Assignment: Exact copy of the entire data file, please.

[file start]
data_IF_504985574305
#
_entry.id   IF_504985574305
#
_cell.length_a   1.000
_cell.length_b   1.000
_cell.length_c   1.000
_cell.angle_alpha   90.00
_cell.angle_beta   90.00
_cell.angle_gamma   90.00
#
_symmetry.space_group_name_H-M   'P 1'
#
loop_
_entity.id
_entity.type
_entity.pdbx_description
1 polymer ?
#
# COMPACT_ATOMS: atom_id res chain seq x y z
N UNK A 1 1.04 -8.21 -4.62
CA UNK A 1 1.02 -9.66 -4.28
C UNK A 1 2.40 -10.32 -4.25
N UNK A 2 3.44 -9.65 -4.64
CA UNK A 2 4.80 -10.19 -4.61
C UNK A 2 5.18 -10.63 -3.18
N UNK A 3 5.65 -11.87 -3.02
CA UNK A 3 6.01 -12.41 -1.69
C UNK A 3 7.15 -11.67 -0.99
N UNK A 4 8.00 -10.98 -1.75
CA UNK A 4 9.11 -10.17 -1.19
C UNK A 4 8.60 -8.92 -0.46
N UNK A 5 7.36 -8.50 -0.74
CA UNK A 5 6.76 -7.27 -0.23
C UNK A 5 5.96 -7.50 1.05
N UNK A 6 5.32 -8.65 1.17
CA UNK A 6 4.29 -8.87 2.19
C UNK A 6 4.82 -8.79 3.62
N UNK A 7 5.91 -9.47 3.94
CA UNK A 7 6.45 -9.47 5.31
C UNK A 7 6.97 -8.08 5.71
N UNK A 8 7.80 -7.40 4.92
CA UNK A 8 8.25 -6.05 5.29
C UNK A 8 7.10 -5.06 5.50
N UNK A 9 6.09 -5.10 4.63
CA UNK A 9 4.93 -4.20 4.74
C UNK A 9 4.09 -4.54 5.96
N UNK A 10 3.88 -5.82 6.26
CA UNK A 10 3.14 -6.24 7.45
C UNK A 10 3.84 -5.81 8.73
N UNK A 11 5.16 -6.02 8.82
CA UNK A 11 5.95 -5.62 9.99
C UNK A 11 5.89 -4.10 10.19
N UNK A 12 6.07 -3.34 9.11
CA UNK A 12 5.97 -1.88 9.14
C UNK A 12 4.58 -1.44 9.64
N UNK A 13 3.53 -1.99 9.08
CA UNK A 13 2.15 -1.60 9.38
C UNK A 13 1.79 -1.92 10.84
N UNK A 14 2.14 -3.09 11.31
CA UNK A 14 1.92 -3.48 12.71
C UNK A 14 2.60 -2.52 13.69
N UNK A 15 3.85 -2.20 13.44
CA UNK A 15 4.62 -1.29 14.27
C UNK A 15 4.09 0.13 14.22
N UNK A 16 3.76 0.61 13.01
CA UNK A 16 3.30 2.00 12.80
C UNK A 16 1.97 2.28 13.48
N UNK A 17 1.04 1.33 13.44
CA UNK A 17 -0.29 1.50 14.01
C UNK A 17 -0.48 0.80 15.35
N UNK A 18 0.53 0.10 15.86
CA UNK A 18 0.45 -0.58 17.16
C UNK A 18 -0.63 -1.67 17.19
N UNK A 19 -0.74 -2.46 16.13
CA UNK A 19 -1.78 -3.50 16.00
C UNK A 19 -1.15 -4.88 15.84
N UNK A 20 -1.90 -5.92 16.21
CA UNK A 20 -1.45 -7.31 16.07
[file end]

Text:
data_IF_504985574305
#
_entry.id   IF_504985574305
#
_cell.length_a   1.000
_cell.length_b   1.000
_cell.length_c   1.000
_cell.angle_alpha   90.00
_cell.angle_beta   90.00
_cell.angle_gamma   90.00
#
_symmetry.space_group_name_H-M   'P 1'
#
loop_
_entity.id
_entity.type
_entity.pdbx_description
1 polymer ?
#
# COMPACT_ATOMS: atom_id res chain seq x y z
N UNK A 1 1.04 -8.21 -4.62
CA UNK A 1 1.02 -9.66 -4.28
C UNK A 1 2.40 -10.32 -4.25
N UNK A 2 3.44 -9.65 -4.64
CA UNK A 2 4.80 -10.19 -4.61
C UNK A 2 5.18 -10.63 -3.18
N UNK A 3 5.65 -11.87 -3.02
CA UNK A 3 6.01 -12.41 -1.69
C UNK A 3 7.15 -11.67 -0.99
N UNK A 4 8.00 -10.98 -1.75
CA UNK A 4 9.11 -10.17 -1.19
C UNK A 4 8.60 -8.92 -0.46
N UNK A 5 7.36 -8.50 -0.74
CA UNK A 5 6.76 -7.27 -0.23
C UNK A 5 5.96 -7.50 1.05
N UNK A 6 5.32 -8.65 1.17
CA UNK A 6 4.29 -8.87 2.19
C UNK A 6 4.82 -8.79 3.62
N UNK A 7 5.91 -9.47 3.94
CA UNK A 7 6.45 -9.47 5.31
C UNK A 7 6.97 -8.08 5.71
N UNK A 8 7.80 -7.40 4.92
CA UNK A 8 8.25 -6.05 5.29
C UNK A 8 7.10 -5.06 5.50
N UNK A 9 6.09 -5.10 4.63
CA UNK A 9 4.93 -4.20 4.74
C UNK A 9 4.09 -4.54 5.96
N UNK A 10 3.88 -5.82 6.26
CA UNK A 10 3.14 -6.24 7.45
C UNK A 10 3.84 -5.81 8.73
N UNK A 11 5.16 -6.02 8.82
CA UNK A 11 5.95 -5.62 9.99
C UNK A 11 5.89 -4.10 10.19
N UNK A 12 6.07 -3.34 9.11
CA UNK A 12 5.97 -1.88 9.14
C UNK A 12 4.58 -1.44 9.64
N UNK A 13 3.53 -1.99 9.08
CA UNK A 13 2.15 -1.60 9.38
C UNK A 13 1.79 -1.92 10.84
N UNK A 14 2.14 -3.09 11.31
CA UNK A 14 1.92 -3.48 12.71
C UNK A 14 2.60 -2.52 13.69
N UNK A 15 3.85 -2.20 13.44
CA UNK A 15 4.62 -1.29 14.27
C UNK A 15 4.09 0.13 14.22
N UNK A 16 3.76 0.61 13.01
CA UNK A 16 3.30 2.00 12.80
C UNK A 16 1.97 2.28 13.48
N UNK A 17 1.04 1.33 13.44
CA UNK A 17 -0.29 1.50 14.01
C UNK A 17 -0.48 0.80 15.35
N UNK A 18 0.53 0.10 15.86
CA UNK A 18 0.45 -0.58 17.16
C UNK A 18 -0.63 -1.67 17.19
N UNK A 19 -0.74 -2.46 16.13
CA UNK A 19 -1.78 -3.50 16.00
C UNK A 19 -1.15 -4.88 15.84
N UNK A 20 -1.90 -5.92 16.21
CA UNK A 20 -1.45 -7.31 16.07